Many areas that experience drought, also have excessive rainfall during the rainy season.
If the rain is saved, it can provide enough water to irrigate a farmer’s land throughout the dry season.
Capturing this water and storing it as surface water is called rainwater harvesting. By conserving the monsoon rain, farmers can increase the area they irrigate, grow crops in the dry season, support livestock and even recharge groundwater. This means better food provision for their families and higher incomes.
Stored rainwater also provides families with water for their household needs.
Ex-situ, or decentralized, rainwater harvesting refers to any structures built to capture rain. These could be ponds, tanks, or reservoirs and can be owned individually or communally. They are all shapes and sizes, depending on the amount of rainfall and the size of land available, the suitability of the location and above all, the needs of the farmer.
Some farmers manage to fund the building of their own pond, others need financial help.
There are other practices which help conserve the rain as it falls in the field. Building bunds or terraces increases the moisture retention of the soil and keeps rainwater where it is needed, around the crops. This is known as in-situ rainwater harvesting.
Ex-situ rainwater harvesting
In one area of Madhya Pradesh, the Collector had a dream. It was a simple idea but within a year it had proved to be very effective. He suggested farmers give over a tenth of their land to build a pond which would capture the water in the rainy season and save it for the dry one.
Those who took up the plan benefitted almost immediately. Now they can grow crops in both seasons and are seeing good returns for their investment.
Such schemes are arising all over India but many farmers are reluctant to develop ponds on their precious land and cannot afford the structure.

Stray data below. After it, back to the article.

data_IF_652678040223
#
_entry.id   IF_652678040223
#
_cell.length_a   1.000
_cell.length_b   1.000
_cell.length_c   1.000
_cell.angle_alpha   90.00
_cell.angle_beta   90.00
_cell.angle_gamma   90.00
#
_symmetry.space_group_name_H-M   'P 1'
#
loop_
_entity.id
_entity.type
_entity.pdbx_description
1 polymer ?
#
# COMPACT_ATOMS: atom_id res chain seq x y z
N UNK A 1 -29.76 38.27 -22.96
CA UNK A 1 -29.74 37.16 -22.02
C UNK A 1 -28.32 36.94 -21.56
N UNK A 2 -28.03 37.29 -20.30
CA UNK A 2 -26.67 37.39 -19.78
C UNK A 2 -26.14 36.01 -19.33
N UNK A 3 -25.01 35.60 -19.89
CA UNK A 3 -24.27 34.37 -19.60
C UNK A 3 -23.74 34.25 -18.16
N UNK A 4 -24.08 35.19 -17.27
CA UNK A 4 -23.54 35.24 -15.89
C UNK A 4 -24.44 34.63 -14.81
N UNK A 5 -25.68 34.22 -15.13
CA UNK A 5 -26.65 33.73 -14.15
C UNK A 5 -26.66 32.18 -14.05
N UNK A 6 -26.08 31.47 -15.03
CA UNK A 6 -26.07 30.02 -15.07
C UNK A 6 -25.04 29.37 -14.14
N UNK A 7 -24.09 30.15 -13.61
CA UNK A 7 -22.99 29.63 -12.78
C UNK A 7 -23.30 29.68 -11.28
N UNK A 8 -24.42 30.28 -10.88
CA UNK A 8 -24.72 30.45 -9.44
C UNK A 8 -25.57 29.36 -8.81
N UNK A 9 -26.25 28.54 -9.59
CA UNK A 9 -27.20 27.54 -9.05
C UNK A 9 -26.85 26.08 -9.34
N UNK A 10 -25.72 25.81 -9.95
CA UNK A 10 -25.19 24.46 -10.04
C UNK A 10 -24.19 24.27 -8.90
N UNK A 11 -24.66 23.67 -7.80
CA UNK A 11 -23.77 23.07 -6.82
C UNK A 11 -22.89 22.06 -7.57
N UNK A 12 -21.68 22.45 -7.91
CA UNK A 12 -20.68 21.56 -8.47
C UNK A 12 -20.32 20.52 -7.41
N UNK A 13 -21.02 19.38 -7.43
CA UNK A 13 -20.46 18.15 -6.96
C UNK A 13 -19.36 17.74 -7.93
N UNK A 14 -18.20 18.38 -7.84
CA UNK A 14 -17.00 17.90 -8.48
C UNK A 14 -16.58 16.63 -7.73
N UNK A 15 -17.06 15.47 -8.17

Farmers need financial and technical support to overcome these hurdles.
In West Bengal the Mahatma Ghandi National Rural Employment Guarantee Scheme (MGNREGS) is being used to build hapas – small reservoirs to store rainwater. These have contributed to increased livelihoods.
Rainwater Harvesting West Bengal – Hapas
Watershed Management – Ethopia
In-situ rainwater harvesting
Conservation agriculture (CA) is the term used to cover a variety of farming techniques which conserve rainwater in the soil. This improves the soil structure and moisture levels, which reduces the need for fertilisers and irrigation. As a result, yields and profits go up.
In situ rainwater harvesting is important for staple crops and offers protection in low-rainfall years.
But farmers are often put off because these techniques can be labor intensive and because they lack the necessary capital and training.
How To Support
Identify suitable areas – rainwater harvesting is likely to be more successful in those regions where there is high rainfall in parts of the year and sloping lands.
Show farmers the benefits – of building their own tanks and give them the relevant information.
Garner the support of the district administration – A responsive, understanding, and supportive local level bureaucracy is absolutely essential.
Provide access to loan capital.
Offer an appropriate subsidy – To partially compensate the farmers for the high cost of building water harvesting structures the government subsidy should be increased and made easily available.
Provide technical support – Such as engineering expertise and construction advice.
Decentralized Rainwater Harvesting
Where to Invest
Regional Analysis – Ex-Situ Rainwater Harvesting
Regional Analysis – In –Situ Rainwater Harvesting
West Bengal – Country Investments Brief
Madhya Pradesh – Country Investments Brief
Tanzania – Country Investments Brief
Zambia – Country Investments Brief
Raghunath Singh Tomar of Harnavda village in Madhya Pradesh’s Dewas district had to single-handedly construct a one-hectare (ha), two-metre deep pond to irrigate his farm. His brother was not ready to help; he thought the irrigation model was a waste of time. In a year the pond irrigated 15 bighas (approximately 6 ha).